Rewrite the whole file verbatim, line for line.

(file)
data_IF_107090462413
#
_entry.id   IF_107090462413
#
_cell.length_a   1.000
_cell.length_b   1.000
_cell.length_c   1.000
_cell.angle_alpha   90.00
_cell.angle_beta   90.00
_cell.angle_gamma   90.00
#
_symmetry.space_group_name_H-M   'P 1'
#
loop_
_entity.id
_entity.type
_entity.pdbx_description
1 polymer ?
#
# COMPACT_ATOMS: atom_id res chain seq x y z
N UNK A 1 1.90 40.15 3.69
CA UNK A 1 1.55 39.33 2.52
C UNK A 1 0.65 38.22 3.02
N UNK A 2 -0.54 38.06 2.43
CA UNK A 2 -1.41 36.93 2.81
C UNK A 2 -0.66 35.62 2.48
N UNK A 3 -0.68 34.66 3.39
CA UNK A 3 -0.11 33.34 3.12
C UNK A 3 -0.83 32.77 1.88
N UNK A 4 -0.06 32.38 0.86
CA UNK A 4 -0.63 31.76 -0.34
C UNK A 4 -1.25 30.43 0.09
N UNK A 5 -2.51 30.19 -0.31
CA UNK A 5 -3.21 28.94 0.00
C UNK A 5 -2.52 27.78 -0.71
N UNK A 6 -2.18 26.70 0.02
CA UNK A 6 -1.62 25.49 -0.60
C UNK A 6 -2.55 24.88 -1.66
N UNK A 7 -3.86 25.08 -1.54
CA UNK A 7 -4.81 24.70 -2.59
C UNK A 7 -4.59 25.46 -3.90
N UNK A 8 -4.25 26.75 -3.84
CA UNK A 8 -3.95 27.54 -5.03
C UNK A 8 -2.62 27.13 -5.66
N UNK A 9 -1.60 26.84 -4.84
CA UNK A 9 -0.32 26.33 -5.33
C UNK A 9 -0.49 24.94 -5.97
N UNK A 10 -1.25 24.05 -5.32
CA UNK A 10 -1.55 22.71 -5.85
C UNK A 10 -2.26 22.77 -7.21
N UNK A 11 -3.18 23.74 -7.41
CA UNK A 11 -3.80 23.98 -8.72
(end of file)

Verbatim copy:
data_IF_107090462413
#
_entry.id   IF_107090462413
#
_cell.length_a   1.000
_cell.length_b   1.000
_cell.length_c   1.000
_cell.angle_alpha   90.00
_cell.angle_beta   90.00
_cell.angle_gamma   90.00
#
_symmetry.space_group_name_H-M   'P 1'
#
loop_
_entity.id
_entity.type
_entity.pdbx_description
1 polymer ?
#
# COMPACT_ATOMS: atom_id res chain seq x y z
N UNK A 1 1.90 40.15 3.69
CA UNK A 1 1.55 39.33 2.52
C UNK A 1 0.65 38.22 3.02
N UNK A 2 -0.54 38.06 2.43
CA UNK A 2 -1.41 36.93 2.81
C UNK A 2 -0.66 35.62 2.48
N UNK A 3 -0.68 34.66 3.39
CA UNK A 3 -0.11 33.34 3.12
C UNK A 3 -0.83 32.77 1.88
N UNK A 4 -0.06 32.38 0.86
CA UNK A 4 -0.63 31.76 -0.34
C UNK A 4 -1.25 30.43 0.09
N UNK A 5 -2.51 30.19 -0.31
CA UNK A 5 -3.21 28.94 0.00
C UNK A 5 -2.52 27.78 -0.71
N UNK A 6 -2.18 26.70 0.02
CA UNK A 6 -1.62 25.49 -0.60
C UNK A 6 -2.55 24.88 -1.66
N UNK A 7 -3.86 25.08 -1.54
CA UNK A 7 -4.81 24.70 -2.59
C UNK A 7 -4.59 25.46 -3.90
N UNK A 8 -4.25 26.75 -3.84
CA UNK A 8 -3.95 27.54 -5.03
C UNK A 8 -2.62 27.13 -5.66
N UNK A 9 -1.60 26.84 -4.84
CA UNK A 9 -0.32 26.33 -5.33
C UNK A 9 -0.49 24.94 -5.97
N UNK A 10 -1.25 24.05 -5.32
CA UNK A 10 -1.55 22.71 -5.85
C UNK A 10 -2.26 22.77 -7.21
N UNK A 11 -3.18 23.74 -7.41
CA UNK A 11 -3.80 23.98 -8.72